Great Lakes Moment is a monthly column written by Great Lakes Now Contributor John Hartig. Publishing the author’s views and assertions does not represent endorsement by Great Lakes Now or Detroit Public Television.
A class of chemical compounds that are no longer produced in significant quantities nor being used in the manufacture of new products, called polychlorinated naphthalenes, or PCNs, has been found in herring gull eggs in the St. Lawrence River. You may be surprised to learn the probable source of these chemical contaminants is the Detroit River.
There are some natural sources of PCNs, however, the vast majority of the compounds originate from human activities. PCNs are found in trace amounts in polychlorinated biphenyl, or PCB, mixtures, and by unintentional formation from other processes. PCNs started to be produced for high-volume uses around 1910 in both Europe and the United States.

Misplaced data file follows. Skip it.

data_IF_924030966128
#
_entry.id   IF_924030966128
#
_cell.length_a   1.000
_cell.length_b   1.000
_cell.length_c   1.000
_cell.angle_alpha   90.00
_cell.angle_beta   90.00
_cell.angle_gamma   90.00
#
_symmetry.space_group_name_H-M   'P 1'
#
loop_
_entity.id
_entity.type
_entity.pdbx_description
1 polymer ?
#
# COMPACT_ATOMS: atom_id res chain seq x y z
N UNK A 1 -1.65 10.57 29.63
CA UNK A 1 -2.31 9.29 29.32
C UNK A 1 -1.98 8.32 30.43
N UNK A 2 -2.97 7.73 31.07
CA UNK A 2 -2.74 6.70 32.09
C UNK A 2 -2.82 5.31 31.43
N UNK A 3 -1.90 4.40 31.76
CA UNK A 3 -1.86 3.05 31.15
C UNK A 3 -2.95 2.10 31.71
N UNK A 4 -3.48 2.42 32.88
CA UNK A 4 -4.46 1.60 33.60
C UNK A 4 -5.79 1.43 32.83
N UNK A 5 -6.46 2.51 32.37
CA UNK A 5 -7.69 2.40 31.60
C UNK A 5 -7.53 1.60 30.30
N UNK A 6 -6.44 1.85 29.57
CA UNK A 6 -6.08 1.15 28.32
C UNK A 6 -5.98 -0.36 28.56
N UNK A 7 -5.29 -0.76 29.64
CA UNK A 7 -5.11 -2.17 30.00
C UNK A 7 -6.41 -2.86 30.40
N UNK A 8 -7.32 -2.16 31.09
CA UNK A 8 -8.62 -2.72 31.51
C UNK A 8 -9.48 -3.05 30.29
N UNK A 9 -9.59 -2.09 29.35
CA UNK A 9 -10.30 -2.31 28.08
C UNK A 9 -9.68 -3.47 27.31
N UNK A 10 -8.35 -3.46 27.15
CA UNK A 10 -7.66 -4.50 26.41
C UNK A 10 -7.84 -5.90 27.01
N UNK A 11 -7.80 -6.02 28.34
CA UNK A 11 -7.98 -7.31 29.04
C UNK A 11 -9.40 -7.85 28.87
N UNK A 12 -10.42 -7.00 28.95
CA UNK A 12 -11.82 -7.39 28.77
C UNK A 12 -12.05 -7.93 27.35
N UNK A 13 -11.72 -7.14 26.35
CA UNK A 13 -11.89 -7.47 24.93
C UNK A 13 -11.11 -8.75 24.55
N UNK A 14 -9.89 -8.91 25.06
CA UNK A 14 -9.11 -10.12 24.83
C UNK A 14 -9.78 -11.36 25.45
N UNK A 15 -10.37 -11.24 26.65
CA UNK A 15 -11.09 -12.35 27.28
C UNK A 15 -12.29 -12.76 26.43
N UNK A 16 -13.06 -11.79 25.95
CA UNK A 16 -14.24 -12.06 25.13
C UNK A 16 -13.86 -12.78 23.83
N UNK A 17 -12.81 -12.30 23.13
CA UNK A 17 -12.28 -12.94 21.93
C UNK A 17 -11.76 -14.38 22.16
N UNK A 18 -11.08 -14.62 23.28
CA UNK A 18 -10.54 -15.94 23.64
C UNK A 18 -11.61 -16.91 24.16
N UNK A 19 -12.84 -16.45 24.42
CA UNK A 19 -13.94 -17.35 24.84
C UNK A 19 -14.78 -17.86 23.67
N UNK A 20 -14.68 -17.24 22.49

PCNs were heavily used in wood preservatives, as additives to paints and oils, as electrical insulators, and in capacitors and transformers. Emissions also occur when they are formed as by-products from the incineration of chlorine-containing organic wastes such as municipal and medical waste, Chlor-alkali production, thermal industrial processes, and combustion of wood or coal. Worldwide annual production of PCNs was approximately 150,000 metric tons per year until production started to decline in the late 1970s, and most large-scale production stopped in North America in 1983. Current emissions tend to be dominated by unintentional formation, but there can be substantive stores of PCNs buried in sediment which can be released if disturbed.